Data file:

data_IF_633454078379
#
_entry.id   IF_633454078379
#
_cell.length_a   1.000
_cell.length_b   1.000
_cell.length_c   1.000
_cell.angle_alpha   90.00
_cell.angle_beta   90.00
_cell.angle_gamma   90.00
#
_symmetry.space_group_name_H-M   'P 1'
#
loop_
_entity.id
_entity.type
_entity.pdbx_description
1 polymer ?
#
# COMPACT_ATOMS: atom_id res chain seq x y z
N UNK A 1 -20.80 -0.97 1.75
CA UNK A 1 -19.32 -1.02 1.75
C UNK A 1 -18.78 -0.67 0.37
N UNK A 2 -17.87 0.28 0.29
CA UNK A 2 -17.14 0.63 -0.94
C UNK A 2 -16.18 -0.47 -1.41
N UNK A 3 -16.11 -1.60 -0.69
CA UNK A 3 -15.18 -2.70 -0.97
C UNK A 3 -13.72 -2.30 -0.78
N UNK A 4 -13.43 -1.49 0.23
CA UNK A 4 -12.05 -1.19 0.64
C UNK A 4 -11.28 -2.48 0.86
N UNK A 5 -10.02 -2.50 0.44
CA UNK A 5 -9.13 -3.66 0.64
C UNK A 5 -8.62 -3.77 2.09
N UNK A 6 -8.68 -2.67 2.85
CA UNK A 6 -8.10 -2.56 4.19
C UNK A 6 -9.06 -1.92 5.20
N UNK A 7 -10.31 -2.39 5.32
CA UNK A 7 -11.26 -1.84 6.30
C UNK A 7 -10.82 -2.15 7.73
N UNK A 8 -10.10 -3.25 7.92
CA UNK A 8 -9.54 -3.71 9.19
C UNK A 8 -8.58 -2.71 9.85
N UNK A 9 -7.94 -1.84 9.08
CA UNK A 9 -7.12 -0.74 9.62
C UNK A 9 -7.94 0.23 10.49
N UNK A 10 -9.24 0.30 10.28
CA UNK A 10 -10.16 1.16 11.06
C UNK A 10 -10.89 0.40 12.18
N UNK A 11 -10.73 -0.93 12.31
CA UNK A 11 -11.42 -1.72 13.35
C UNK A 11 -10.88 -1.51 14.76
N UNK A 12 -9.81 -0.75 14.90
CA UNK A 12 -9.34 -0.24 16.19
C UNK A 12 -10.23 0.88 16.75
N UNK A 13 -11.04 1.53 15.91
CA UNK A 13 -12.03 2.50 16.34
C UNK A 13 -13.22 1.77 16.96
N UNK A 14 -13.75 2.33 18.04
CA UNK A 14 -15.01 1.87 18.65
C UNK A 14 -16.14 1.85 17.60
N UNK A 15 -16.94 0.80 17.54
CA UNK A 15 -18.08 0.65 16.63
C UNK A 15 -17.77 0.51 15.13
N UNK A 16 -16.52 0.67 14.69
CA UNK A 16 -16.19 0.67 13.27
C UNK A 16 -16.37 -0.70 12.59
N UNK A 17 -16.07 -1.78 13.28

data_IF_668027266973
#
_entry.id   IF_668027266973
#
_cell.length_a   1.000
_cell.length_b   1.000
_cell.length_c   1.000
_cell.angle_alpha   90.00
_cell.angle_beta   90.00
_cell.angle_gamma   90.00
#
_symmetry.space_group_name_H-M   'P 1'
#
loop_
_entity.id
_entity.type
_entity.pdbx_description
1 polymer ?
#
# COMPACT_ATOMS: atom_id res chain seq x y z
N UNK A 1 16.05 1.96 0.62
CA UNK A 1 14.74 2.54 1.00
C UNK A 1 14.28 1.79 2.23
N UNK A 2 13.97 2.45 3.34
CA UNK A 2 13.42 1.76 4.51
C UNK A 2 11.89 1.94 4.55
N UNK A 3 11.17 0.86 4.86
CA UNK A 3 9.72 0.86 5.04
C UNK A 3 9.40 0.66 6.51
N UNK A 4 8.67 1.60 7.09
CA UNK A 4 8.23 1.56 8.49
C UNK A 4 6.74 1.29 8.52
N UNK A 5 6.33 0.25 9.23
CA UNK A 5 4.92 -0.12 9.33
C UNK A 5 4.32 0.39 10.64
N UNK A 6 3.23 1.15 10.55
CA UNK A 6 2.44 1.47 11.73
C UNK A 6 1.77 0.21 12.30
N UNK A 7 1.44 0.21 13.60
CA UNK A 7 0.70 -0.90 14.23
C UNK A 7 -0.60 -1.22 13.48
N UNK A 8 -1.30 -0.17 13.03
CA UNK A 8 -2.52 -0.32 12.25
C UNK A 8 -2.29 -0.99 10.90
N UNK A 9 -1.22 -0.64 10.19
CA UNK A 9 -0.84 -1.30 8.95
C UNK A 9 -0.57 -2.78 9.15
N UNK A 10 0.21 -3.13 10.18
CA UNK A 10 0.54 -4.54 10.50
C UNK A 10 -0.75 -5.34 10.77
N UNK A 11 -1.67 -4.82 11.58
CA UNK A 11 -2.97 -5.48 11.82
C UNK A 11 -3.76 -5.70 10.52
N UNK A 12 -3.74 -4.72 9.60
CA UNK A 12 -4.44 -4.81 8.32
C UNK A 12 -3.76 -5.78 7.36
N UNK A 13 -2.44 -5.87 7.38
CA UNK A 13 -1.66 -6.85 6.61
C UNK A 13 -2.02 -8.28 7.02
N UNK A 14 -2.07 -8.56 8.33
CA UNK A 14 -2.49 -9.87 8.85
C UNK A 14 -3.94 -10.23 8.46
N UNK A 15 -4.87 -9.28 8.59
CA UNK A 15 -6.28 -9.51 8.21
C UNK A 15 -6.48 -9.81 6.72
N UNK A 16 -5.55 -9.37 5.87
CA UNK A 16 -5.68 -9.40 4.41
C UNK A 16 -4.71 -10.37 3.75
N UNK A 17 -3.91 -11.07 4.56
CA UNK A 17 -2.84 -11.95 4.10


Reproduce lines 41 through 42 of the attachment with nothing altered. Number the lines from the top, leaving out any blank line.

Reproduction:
C UNK A 7 -10.82 -2.15 7.73
N UNK A 8 -10.10 -3.25 7.92